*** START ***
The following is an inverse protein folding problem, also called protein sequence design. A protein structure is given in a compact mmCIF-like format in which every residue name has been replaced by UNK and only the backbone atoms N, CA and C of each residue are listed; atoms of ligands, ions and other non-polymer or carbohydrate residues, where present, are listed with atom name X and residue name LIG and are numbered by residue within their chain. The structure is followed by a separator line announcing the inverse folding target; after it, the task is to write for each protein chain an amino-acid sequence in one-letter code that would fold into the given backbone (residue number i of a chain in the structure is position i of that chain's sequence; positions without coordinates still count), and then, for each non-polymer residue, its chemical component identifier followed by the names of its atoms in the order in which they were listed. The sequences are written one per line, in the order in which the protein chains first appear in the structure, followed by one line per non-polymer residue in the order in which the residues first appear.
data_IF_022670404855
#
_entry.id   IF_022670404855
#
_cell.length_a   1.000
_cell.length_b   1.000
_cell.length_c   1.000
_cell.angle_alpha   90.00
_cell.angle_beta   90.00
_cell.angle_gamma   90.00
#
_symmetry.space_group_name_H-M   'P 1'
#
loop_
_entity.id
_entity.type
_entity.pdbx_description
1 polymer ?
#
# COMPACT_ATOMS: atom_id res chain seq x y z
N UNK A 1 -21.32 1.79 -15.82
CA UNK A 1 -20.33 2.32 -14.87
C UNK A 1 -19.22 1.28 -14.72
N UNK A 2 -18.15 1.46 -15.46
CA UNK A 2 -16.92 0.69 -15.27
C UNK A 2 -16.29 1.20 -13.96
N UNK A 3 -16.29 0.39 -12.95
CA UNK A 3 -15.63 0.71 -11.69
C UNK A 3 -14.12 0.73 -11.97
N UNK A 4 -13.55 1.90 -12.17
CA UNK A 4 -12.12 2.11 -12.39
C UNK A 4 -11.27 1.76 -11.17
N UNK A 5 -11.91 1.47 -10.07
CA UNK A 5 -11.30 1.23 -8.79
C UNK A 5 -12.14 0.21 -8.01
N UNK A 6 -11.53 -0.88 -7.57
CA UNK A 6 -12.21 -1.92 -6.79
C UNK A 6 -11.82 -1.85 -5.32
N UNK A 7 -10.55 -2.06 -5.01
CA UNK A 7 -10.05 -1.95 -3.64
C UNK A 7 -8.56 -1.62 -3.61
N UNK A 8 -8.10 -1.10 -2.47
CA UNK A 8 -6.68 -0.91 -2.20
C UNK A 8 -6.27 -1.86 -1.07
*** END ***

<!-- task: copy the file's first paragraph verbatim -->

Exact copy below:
The following is an inverse protein folding problem, also called protein sequence design. A protein structure is given in a compact mmCIF-like format in which every residue name has been replaced by UNK and only the backbone atoms N, CA and C of each residue are listed; atoms of ligands, ions and other non-polymer or carbohydrate residues, where present, are listed with atom name X and residue name LIG and are numbered by residue within their chain. The structure is followed by a separator line announcing the inverse folding target; after it, the task is to write for each protein chain an amino-acid sequence in one-letter code that would fold into the given backbone (residue number i of a chain in the structure is position i of that chain's sequence; positions without coordinates still count), and then, for each non-polymer residue, its chemical component identifier followed by the names of its atoms in the order in which they were listed. The sequences are written one per line, in the order in which the protein chains first appear in the structure, followed by one line per non-polymer residue in the order in which the residues first appear.